Aerospace Scores with Robotics Team

FIRST you get them excited about robots. Then they study science… and maybe even come to work at Aerospace.

FIRST (For Inspiration and Recognition of Science and Technology) Robotics Competition is an international program in which teams of high school students work with mentors to design and build a robot that will then compete against other robots.

A group of Aerospace employees volunteered as mentors for several teams competing in the Los Angeles Regional competition March 24 to 26 at the Long Beach Arena. One of the teams placed seventh out of 63; more importantly, the mentors encouraged dozens of students in their pursuit of an education that included science and technology.

“This team has changed lives,” said Scott McLean, a senior project engineer in Systems Planning and Engineering. “We’ve had astronauts come and talk to our team and tell them that there’s absolutely no reason why they can’t help build future rockets or vehicles to go to Mars. I’ve watched students go from C averages to B averages.”

This year Aerospace sponsored teams from Crenshaw High School in South Los Angeles and Orcutt Academy outside of Vandenberg AFB. Each team received jumpsuits with the Aerospace logo, help with the registration fee, and of course, the wealth of experience from Aerospace engineers.

Tim Wright, a senior MTS in the Engineering and Technology Group, headed up the Crenshaw High volunteers, while McLean helped Orcutt Academy start its robotics program this year. Two other employees also volunteered with yet another school, King Drew Magnet High School in Los Angeles.

Each year the game for the competition is different, and the teams are given the parameters a mere six weeks before they need to complete their robot.

This year’s game, called LOGO MOTION™, involved circles, triangles, and squares. During each two-minute match, robots had to take the inflated plastic shapes and hang them on pegs on the wall. The higher the shapes were hung, the more points were awarded.

If the shapes were hung in the configuration of the FIRST logo (a horizontal line of triangle-circle-square; see example), the points for those shapes were doubled.

Wright explained how the Crenshaw robot handled this challenge.

“We designed a forklift-type system for raising and lowering our arm, with a pneumatic actuator to allow us to reach to the floor and a mechanical claw for gripping the shapes,” he said.

At the end of the match, robots had a chance to release “minibots,” which then raced to the top of poles on the playing field. Bonus points were awarded to the fastest minibots.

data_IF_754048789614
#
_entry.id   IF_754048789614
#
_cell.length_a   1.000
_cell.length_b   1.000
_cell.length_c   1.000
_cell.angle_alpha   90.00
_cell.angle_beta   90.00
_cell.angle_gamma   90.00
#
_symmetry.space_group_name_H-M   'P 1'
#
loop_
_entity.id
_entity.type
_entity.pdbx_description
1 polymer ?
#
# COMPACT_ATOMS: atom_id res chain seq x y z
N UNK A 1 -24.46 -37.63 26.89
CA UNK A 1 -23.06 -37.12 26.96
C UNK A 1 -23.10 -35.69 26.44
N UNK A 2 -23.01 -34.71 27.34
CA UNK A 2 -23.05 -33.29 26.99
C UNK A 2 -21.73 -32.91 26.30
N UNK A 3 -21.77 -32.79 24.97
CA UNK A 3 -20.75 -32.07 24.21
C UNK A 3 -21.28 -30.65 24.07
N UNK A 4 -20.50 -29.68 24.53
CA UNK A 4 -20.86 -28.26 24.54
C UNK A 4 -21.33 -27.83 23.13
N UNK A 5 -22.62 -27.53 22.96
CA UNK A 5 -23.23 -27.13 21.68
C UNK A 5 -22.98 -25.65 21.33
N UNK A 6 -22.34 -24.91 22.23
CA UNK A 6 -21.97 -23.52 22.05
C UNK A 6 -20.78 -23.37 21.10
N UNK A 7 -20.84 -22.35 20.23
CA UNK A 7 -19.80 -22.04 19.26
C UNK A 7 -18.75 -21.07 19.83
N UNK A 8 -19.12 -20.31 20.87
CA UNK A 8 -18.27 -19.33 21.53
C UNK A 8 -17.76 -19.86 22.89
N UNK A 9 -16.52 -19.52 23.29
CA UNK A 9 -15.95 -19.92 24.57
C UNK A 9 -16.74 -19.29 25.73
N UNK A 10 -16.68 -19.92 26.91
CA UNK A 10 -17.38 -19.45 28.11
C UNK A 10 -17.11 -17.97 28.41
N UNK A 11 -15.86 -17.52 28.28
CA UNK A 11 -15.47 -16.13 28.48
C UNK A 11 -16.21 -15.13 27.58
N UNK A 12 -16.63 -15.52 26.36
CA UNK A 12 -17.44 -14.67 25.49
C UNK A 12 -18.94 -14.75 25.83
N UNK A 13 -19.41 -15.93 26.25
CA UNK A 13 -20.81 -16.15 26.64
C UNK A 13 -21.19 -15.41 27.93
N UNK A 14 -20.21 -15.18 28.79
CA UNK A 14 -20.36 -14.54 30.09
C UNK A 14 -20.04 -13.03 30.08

McLean said the Orcutt minibot was very reliable and helped them score points.

“The minibot was a “V” design that pinched down on the pole using four wheels that reverse rolled to climb the pole,” he said.

Orcutt actually did very well in the competition. The charter school is new, only three years old, and with less than 400 students. This was the first year Orcutt has participated in FIRST Robotics, but they didn’t let that slow them down.
They placed seventh out of 63 teams, and also picked up two of three awards that FIRST gives to first-year teams. The Highest Rookie Seed Award goes to the first-year team that ranks highest in the qualifying rounds. The Rookie Inspiration Award is “for outstanding effort as a FIRST team in community outreach and recruiting students to engineering.”

“We got phenomenal feedback from the judges and the majority of the very strong teams,” McLean said.

Although they did well in the competition, McLean pointed out it’s not all about winning.

“The truly great moments for me … weren’t about how well we seeded but the hard work the students did – our students helping our team and in helping other teams as well as other teams helping our students,” he said. “There’s something very unique and special in this competition that someone would really have to go see in person to really understand.”

McLean and Wright also discussed how much of an impact this program has on the students.

“The biggest impact is that one of our students was accepted into the Air Force Academy,” Wright said. “We are all very proud of his accomplishment and know that what we do had an impact in his decision to study engineering and to join the Air Force.”

Another former student from Crenshaw, Devon Johnson, has expressed his interest in science by interning at Aerospace. Now, he helps mentor the Crenshaw team himself, and is planning to intern again this coming summer.

So volunteering helps the students, but it can be rewarding for the mentors, too.
“As big an impact as I have in these student’s lives, their impact on my life is just as great,” Wright said. “I get a daily reminder that engineering is fun, that solving technical challenges is exciting, and that I really did make the right career choice.”

He said teaching the students is the best part. “When they surprise you by applying something that you taught them the feeling is great,” he added.

McLean encourages others to volunteer with programs like FIRST, and said that Aerospace employees can have an enormous impact.

“For folks who are interested in making a difference in our communities, in our future, in the future of the aerospace industry, it is ultimately about action,” McLean said. “It’s not enough to say ‘We need to promote STEM education’ or ‘Look at how poorly our students are performing today.’ It’s ultimately about action. We may not truly change the world, but we will change the world for some.”

—Laura Johnson